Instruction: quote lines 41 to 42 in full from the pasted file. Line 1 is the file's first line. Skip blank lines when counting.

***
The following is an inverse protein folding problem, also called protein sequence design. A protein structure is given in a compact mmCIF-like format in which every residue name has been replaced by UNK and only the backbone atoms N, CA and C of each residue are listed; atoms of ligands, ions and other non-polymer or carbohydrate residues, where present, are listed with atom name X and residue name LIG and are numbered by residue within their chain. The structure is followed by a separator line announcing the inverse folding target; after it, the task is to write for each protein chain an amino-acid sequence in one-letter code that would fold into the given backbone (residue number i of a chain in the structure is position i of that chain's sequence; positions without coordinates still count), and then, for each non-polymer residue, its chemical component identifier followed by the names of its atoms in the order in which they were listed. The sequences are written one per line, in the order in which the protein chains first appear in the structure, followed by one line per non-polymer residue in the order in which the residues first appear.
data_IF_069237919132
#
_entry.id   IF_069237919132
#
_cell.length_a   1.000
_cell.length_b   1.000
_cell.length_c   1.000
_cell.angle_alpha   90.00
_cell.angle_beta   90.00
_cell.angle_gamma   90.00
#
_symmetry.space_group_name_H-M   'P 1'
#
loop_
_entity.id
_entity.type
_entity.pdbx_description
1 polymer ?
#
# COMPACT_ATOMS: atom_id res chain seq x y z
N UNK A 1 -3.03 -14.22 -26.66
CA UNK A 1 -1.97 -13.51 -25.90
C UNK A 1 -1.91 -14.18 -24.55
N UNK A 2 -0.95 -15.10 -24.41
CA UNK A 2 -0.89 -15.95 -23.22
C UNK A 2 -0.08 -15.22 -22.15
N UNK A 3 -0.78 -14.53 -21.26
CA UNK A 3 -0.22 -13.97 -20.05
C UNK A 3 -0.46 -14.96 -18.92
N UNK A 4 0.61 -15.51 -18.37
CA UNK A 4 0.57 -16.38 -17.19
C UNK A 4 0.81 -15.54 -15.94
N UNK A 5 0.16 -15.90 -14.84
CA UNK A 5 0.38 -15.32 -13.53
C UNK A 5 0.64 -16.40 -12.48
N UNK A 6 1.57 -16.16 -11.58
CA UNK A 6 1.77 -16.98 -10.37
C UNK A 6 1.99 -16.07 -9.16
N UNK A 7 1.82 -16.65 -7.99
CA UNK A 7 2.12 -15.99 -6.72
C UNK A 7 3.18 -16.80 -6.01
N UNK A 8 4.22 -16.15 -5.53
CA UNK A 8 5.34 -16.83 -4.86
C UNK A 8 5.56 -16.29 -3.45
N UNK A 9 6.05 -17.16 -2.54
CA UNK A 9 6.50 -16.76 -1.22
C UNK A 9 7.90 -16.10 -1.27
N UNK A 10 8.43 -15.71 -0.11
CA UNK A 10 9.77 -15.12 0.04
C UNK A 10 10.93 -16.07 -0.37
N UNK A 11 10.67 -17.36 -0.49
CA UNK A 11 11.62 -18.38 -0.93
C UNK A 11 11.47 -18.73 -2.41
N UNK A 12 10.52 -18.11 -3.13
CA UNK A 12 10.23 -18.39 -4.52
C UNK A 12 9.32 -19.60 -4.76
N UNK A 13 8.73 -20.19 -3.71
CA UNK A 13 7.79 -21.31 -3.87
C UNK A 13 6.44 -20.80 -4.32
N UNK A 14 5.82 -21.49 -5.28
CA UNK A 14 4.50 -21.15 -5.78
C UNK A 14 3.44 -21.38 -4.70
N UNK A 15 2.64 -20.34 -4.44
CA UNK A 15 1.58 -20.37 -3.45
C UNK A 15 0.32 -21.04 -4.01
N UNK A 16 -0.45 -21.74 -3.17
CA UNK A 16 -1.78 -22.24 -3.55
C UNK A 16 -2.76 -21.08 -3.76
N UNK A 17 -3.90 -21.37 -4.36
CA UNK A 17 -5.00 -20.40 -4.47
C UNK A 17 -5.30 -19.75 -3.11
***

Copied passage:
CA UNK A 7 2.12 -15.99 -6.72
C UNK A 7 3.18 -16.80 -6.01